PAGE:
A wall of dust was barreling across northern China on April 23, 2014, when the Moderate Resolution Imaging Spectroradiometer (MODIS) acquired these images from NASA’s Aqua and Terra satellites. The top image was taken at 12:35 p.m. local time, and the lower image is from 2:20 p.m. Turn on the image comparison tool to see how far the dust advanced in the two hours between images. Read more
- NASA images courtesy Jeff Schmaltz, LANCE/EOSDIS MODIS Rapid Response Team at NASA GSFC. Caption by Holli Riebeek.
The 2014 MODIS Science Team Meeting will take place at the Sheraton Columbia Town Center Hotel in Columbia, MD from April 29th through May 1. Please see the agenda for times of sessions and a list of speakers.
Air flows like water in the atmosphere with invisible currents and waves. On April 9, 2014, the Moderate Resolution Imaging Spectroradiometer (MODIS) on NASA’s Terra satellite captured this view that evokes fluid-like movement in the atmosphere. Ship wave clouds fan out behind the Crozet Islands over the southern Indian Ocean looking exactly like the ripples behind a rock in a stream or the waves behind a boat moving through calm water. Read more
- NASA image courtesy Jeff Schmaltz, LANCE/EOSDIS MODIS Rapid Response Team at NASA GSFC. Caption by Holli Riebeek.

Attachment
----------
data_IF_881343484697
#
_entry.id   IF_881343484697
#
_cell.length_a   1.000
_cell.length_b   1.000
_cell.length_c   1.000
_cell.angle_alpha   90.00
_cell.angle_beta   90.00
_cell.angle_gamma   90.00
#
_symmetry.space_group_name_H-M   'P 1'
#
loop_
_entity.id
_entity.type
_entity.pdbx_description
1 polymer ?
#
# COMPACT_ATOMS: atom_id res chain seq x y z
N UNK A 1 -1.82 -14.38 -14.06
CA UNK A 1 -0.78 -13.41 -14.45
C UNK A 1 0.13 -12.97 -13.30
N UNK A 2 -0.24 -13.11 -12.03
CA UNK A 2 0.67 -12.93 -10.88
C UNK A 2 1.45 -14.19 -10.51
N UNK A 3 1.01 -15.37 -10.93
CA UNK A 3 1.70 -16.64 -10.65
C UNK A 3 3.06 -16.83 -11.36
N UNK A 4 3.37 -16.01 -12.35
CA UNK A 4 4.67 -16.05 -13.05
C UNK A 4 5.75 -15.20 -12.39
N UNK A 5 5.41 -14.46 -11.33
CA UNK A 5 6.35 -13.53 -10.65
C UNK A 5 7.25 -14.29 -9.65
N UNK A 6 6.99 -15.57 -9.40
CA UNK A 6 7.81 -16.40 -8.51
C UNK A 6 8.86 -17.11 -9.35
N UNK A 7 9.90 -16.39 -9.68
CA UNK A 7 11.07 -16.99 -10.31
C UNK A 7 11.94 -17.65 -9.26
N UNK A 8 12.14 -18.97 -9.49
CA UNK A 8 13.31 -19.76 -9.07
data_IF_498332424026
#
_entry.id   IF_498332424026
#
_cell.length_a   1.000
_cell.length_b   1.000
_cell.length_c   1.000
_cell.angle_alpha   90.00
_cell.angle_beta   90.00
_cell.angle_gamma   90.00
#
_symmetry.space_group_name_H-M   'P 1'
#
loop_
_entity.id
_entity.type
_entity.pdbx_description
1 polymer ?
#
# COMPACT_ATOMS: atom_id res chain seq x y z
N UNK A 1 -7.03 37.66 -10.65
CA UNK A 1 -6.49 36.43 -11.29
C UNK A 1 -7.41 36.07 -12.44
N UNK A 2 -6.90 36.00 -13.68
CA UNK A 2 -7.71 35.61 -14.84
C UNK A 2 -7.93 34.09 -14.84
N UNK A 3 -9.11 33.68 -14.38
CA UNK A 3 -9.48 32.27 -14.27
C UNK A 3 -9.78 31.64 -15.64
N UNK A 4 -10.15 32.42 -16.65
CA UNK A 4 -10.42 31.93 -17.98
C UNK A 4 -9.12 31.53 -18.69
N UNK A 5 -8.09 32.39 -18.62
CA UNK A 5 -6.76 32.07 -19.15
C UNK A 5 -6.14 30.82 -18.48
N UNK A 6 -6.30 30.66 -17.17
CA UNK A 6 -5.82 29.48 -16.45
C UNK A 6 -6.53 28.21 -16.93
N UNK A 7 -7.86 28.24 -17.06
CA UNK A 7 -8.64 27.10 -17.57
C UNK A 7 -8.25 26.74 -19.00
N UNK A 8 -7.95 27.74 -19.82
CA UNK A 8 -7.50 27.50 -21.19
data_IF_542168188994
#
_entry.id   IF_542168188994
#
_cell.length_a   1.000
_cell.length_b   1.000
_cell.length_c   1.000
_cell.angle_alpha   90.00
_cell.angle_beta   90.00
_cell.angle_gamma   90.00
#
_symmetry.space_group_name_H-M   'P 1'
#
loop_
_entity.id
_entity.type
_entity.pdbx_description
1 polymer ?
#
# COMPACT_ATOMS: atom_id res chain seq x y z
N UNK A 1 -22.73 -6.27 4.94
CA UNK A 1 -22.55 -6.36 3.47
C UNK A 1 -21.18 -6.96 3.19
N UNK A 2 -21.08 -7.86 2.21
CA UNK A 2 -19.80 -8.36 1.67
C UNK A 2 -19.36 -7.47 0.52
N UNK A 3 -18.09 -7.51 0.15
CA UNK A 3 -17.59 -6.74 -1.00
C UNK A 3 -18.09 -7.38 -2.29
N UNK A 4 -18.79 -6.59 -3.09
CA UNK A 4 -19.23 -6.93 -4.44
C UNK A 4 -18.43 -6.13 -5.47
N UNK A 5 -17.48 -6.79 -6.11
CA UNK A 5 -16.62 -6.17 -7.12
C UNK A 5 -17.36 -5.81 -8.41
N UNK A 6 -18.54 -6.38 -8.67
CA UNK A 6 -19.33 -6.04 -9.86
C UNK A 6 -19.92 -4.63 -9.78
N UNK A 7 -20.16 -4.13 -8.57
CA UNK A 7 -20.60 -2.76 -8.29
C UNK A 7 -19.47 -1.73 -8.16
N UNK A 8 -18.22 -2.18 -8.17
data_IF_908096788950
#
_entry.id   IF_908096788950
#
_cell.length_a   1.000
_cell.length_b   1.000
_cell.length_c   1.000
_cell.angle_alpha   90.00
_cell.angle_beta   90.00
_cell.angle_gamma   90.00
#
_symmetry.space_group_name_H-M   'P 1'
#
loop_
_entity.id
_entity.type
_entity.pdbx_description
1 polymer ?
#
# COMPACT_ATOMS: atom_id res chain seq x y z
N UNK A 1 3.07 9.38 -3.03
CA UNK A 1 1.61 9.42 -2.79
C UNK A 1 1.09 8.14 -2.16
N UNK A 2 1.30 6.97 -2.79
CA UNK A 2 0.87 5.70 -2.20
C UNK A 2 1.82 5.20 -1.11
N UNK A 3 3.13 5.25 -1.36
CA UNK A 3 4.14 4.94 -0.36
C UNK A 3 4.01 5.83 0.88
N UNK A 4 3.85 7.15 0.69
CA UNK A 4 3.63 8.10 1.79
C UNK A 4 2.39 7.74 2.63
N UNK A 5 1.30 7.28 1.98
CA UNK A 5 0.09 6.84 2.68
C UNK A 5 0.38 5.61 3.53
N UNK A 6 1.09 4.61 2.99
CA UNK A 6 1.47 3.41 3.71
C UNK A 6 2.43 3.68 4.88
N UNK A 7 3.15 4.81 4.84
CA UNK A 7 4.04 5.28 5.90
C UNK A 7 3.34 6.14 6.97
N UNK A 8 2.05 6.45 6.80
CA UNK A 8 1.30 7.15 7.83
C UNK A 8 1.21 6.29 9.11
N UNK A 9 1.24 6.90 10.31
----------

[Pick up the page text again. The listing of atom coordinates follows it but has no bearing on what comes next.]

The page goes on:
The satellites in NASA’s Earth Observing System collect data and imagery for scientific research. The data goes to one of twelve Distributed Active Archive Centers (DAACs) across the United States, where it is processed and distributed to scientists who mine it for clues about our environment.
But sometimes the imagery is remarkable simply for its beauty. When the Moderate Resolution Imaging Spectroradiometer (MODIS) on NASA’s Terra satellite looked down on the Lesser Antilles on August 1, 2013, the combination of sunlight, islands, and wind painted this scene on the surface of the Caribbean Sea. The right side of the image has a milky hue because of sunglint, an optical effect caused by the mirror-like reflection of sunlight off the water surface directly back at the satellite sensor. Read more
- NASA image courtesy LANCE/EOSDIS MODIS Rapid Response Team, GSFC. Caption by Adam Voiland and Michael Carlowicz.
In early November 2013, a large iceberg separated from the front of Antarctica’s Pine Island Glacier. It thus began a journey across Pine Island Bay, a basin of the Amundsen Sea. The ice island, named B31, will likely be swept up soon in the swift currents of the Southern Ocean, though it will be hard to track visually for the next six months as Antarctica heads into winter darkness.
Over the course of five months in Antarctic spring and summer, the Moderate Resolution Imaging Spectroradiometer (MODIS)—an instrument on NASA’s Terra and Aqua satellites—captured a series of images of ice island B31. Read more
- NASA images by Jeff Schmaltz, LANCE/EOSDIS Rapid Response. Caption by Michael Carlowicz.